"Look, all you can do is control your own team," Tannenbaum said, via the team's official site. "We've got 31 other teams that are competitors, obviously. New England has done a tremendous job for a long time. They're in our division. But we're trying to build the best program for us. And that's all we can control.
"That's enough on our plate. To worry about what we can do. To put the best team out there for the foreseeable future. We'll play them twice in the fall and we'll go from there. But we can't just sit there and say, 'hey, you know they made Move A, so we've got to do Move B.' We've got to build and do what we feel is in our best interest."
This is a bit of a departure for Tannenbaum. From 2009-13, he had the yeoman's task of fueling Rex Ryan's death feud against New England. This often meant acquiring high-profile talent (LaDainian Tomlinson, Bart Scott, Jason Taylor, Plaxico Burress, Antonio Cromartie) and pushing the Jets to their salary-cap limits.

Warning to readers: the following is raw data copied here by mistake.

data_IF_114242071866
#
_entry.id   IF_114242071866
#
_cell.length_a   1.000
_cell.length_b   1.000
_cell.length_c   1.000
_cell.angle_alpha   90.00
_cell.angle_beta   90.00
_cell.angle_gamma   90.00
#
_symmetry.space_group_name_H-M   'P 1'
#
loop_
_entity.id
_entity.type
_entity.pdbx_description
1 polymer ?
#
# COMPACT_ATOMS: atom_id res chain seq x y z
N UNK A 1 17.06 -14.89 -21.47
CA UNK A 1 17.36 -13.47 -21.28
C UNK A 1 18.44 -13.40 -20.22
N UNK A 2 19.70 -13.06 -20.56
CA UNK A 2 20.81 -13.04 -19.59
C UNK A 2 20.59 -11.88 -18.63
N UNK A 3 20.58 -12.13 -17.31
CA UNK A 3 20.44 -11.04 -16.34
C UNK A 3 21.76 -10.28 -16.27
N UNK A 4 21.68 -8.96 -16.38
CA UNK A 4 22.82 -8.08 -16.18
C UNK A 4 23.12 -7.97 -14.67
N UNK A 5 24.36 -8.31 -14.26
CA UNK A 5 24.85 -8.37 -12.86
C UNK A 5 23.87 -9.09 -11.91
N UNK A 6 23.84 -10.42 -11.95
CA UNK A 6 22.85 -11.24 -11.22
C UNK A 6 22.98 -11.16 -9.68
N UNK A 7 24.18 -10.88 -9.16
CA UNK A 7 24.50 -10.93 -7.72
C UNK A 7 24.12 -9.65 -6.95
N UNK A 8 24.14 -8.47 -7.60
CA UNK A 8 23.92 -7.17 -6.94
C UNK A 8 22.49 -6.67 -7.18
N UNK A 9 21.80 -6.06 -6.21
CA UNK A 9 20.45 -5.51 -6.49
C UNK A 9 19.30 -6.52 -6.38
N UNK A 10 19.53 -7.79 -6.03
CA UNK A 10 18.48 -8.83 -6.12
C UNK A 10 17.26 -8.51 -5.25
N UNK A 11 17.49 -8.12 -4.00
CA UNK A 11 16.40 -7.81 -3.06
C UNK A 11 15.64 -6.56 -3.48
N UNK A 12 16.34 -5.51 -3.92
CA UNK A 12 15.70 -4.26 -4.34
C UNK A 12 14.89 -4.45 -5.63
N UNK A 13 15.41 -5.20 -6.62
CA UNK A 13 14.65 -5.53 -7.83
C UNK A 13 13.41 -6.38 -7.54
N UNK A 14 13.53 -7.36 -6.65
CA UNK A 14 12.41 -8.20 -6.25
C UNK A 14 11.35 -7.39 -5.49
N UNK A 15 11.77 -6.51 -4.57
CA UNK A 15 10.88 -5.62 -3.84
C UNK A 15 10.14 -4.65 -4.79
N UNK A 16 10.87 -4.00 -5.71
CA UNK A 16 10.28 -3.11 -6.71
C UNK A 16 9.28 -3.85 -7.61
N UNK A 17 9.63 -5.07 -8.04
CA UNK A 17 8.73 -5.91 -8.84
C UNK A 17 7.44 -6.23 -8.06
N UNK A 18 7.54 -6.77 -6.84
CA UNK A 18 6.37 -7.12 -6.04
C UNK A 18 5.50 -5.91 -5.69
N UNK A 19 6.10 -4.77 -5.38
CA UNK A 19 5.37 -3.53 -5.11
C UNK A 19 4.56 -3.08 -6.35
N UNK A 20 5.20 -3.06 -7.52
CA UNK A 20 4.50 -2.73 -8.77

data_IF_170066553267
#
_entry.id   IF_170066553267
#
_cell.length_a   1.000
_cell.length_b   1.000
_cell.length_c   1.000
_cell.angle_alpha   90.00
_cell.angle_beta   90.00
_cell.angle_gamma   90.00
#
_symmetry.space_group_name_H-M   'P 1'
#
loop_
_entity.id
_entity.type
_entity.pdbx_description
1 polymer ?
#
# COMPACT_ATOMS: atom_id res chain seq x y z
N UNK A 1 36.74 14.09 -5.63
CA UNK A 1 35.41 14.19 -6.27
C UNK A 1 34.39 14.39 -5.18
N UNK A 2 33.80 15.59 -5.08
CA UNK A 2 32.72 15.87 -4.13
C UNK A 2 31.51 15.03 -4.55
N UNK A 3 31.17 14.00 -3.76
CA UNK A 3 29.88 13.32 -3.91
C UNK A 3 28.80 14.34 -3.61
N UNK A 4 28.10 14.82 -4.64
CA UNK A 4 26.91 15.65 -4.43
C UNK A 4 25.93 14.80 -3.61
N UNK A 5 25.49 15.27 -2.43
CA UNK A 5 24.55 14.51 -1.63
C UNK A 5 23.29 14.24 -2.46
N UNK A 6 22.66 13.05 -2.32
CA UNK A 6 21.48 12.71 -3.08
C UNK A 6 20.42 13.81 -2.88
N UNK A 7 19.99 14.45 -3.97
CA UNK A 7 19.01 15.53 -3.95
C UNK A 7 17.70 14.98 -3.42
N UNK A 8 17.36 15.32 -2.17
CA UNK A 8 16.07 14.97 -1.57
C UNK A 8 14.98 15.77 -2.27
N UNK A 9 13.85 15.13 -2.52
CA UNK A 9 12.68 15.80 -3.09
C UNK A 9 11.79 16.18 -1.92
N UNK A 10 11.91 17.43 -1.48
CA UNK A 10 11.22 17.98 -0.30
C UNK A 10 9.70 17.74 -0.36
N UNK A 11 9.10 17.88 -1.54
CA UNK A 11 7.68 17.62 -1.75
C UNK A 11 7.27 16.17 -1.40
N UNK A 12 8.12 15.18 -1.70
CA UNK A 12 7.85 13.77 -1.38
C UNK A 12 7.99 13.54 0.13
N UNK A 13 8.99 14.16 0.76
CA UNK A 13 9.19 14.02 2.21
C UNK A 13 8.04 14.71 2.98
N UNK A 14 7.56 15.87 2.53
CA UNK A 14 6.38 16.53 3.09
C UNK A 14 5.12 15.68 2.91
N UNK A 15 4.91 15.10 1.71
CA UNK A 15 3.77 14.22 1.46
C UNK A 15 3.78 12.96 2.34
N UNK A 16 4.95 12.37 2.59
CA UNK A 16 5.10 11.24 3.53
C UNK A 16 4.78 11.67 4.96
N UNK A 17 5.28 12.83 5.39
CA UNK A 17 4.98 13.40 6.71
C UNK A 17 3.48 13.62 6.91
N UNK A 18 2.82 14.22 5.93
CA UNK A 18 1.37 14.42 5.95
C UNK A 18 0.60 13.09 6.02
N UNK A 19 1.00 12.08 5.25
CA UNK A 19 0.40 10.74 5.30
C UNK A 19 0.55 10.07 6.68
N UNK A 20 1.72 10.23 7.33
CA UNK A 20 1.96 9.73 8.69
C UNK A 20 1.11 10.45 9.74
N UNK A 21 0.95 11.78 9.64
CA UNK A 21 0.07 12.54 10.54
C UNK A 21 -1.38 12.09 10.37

While the Dolphins haven't exactly been thrifty in free agency since Tannenbaum arrived in Miami, they have definitely taken a less emotional and explosive approach to team building.
While it's hard to say after just one season, this might be thanks to head coach Adam Gase, who has already been credited with turning around the mood within the organization. A stable coach can negate the need to make rash decisions, which Miami has been known to do before the arrival of both Tannenbaum and Gase.